Even with extensive concept art provided by production designer Naomi Shohan (The Walk), further development was required for effects like the vaporous form of Mrs. Which (Oprah Winfrey). “It took many rounds of trying things in a still conceptual form as well as moving tests with several effects passes and distortions,” explains McBride. “The tricky part was that we never really found a good endpoint and the arrival of Mrs. Which in the backyard is such a big moment. Ava’s aesthetic isn’t something where she wants it to be over the top. Mrs. Which is made of the universe, light, stars and energy. We also had to try to figure out within the edit how many shots were needed. Eventually we found a good middle point of her transformation, and worked forward and backward from there.”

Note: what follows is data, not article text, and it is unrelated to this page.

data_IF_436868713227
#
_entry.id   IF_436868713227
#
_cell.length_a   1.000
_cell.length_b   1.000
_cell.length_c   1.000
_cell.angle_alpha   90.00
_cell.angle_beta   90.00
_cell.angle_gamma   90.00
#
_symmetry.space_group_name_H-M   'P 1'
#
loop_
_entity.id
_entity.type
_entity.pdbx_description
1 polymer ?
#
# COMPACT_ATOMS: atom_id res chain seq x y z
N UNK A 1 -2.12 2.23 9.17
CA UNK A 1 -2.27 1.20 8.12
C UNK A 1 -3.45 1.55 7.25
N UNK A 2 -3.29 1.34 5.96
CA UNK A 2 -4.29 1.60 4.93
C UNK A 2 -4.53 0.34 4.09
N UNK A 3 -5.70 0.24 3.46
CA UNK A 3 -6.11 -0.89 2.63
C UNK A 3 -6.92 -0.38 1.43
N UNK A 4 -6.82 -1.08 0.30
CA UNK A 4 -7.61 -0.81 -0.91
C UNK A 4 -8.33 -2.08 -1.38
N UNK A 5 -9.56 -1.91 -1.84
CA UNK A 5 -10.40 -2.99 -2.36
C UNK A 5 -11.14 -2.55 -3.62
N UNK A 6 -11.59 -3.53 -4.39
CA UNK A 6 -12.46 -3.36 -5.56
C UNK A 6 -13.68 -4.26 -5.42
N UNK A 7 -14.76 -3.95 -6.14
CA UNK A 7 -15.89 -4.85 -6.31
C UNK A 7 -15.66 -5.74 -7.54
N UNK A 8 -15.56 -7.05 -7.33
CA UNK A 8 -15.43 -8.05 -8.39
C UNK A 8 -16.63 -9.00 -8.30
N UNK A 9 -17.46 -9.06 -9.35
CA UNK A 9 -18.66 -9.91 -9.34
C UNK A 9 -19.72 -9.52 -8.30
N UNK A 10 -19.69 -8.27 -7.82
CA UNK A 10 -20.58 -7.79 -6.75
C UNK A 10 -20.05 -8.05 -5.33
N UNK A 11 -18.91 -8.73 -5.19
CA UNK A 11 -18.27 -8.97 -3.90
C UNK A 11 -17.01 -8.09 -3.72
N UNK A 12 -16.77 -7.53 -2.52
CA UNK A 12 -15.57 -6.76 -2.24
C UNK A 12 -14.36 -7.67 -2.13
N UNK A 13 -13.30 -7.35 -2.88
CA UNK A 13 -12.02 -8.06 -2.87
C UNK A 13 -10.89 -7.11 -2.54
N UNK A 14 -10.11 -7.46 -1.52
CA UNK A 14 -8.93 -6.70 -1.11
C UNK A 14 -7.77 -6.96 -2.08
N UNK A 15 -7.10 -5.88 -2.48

A major part of the familiar tale is the characters’ abilities to journey through space and time via a tesseract. “We wanted to avoid necessarily going through a starry space tube and anything that looked celestial,” explains McBride. “Ava wanted something that felt like it was happening in the physical world. Initially, we were looking at something that was fractal or crystal-based that had folding hard edges, because we talk about folding space and time in the story. However, the trailer for Doctor Strange came out and it looked similar to the tests that we were doing. Ava kept describing this idea of it being like a fabric or curtains and we had already started using wave patterns and waveforms to distort the physical world. We ended up with a combination of the two.”